- If the council cannot reach consensus or a passing vote on a resolution, they may choose to produce a non-binding presidential statement instead of a Resolution. These are adopted by consensus. They are meant to apply political pressure—a warning that the Council is paying attention and further action may follow.
Subject – Geography
Context – Glacier loss pushing India’s mountain region towards water insecurity
|Parkachik Glacier||Kargil, Ladakh|
|Machoi Glacier||Drass, Ladakh|
|Thajiwas Glacier (Sonamarg)||Kasmir valley|
|Nanda Devi Glacier||Uttarakhand|
Subject – IR
Context – Central Asian leaders invited for R-Day
- The Central Asia region (CA) comprises the countries of Kazakhstan, Kyrgyz Republic, Tajikistan, Turkmenistan, and Uzbekistan.
Subject – Polity
Context – Help children left homeless by pandemic: SC
- The National Commission for Protection of Child Rights (NCPCR), in furtherance to its function as a monitoring authority under section 109 of the Juvenile Justice Act, 2015 and in view of the growing problem related to children affected by COVID-19, has devised an online tracking portal “Bal Swaraj (COVID-Care link)” for child in need of care and protection.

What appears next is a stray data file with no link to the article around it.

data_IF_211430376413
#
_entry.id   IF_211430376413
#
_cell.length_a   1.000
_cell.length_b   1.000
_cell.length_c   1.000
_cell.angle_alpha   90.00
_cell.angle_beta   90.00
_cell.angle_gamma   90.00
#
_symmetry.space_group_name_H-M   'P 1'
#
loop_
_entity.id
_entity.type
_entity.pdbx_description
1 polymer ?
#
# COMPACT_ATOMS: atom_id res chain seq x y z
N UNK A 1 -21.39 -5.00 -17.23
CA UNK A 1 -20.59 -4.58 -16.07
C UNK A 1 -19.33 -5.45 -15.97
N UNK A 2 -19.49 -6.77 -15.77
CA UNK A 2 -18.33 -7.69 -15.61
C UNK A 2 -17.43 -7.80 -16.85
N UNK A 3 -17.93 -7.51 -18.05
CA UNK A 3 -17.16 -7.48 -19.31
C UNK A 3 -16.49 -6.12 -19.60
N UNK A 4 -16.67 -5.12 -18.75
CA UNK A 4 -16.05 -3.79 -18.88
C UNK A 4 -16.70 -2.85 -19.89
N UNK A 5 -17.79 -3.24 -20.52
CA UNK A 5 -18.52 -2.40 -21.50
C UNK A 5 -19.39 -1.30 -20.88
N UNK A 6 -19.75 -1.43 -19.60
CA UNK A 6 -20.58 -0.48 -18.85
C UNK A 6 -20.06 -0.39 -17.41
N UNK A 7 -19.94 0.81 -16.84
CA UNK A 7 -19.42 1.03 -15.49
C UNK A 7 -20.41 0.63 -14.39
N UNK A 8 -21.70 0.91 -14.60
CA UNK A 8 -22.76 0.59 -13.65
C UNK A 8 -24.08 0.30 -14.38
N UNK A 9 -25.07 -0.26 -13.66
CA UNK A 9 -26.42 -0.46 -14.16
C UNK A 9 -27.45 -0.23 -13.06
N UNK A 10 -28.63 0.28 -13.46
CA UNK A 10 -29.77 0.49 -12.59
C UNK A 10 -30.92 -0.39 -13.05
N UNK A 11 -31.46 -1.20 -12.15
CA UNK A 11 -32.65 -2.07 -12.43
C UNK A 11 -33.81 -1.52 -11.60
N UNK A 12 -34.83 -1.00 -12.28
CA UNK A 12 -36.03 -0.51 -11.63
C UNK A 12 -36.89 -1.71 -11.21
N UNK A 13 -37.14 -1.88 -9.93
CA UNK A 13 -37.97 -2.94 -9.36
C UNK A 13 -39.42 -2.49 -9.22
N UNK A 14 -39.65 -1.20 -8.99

- This portal of the Commission has been created with a purpose for online tracking and digital real time monitoring mechanism of children who are in need of care and protection.
- The Commission has extended the use of this portal for tracking children who have lost both its parents or either of the parent during COVID-19 and provided a link under the name of “COVID-Care” for uploading of data of such children by the concerned officer/department on the portal.
To know about National Commission for Protection of Child Rights (NCPCR), please refer November 2021 DPN.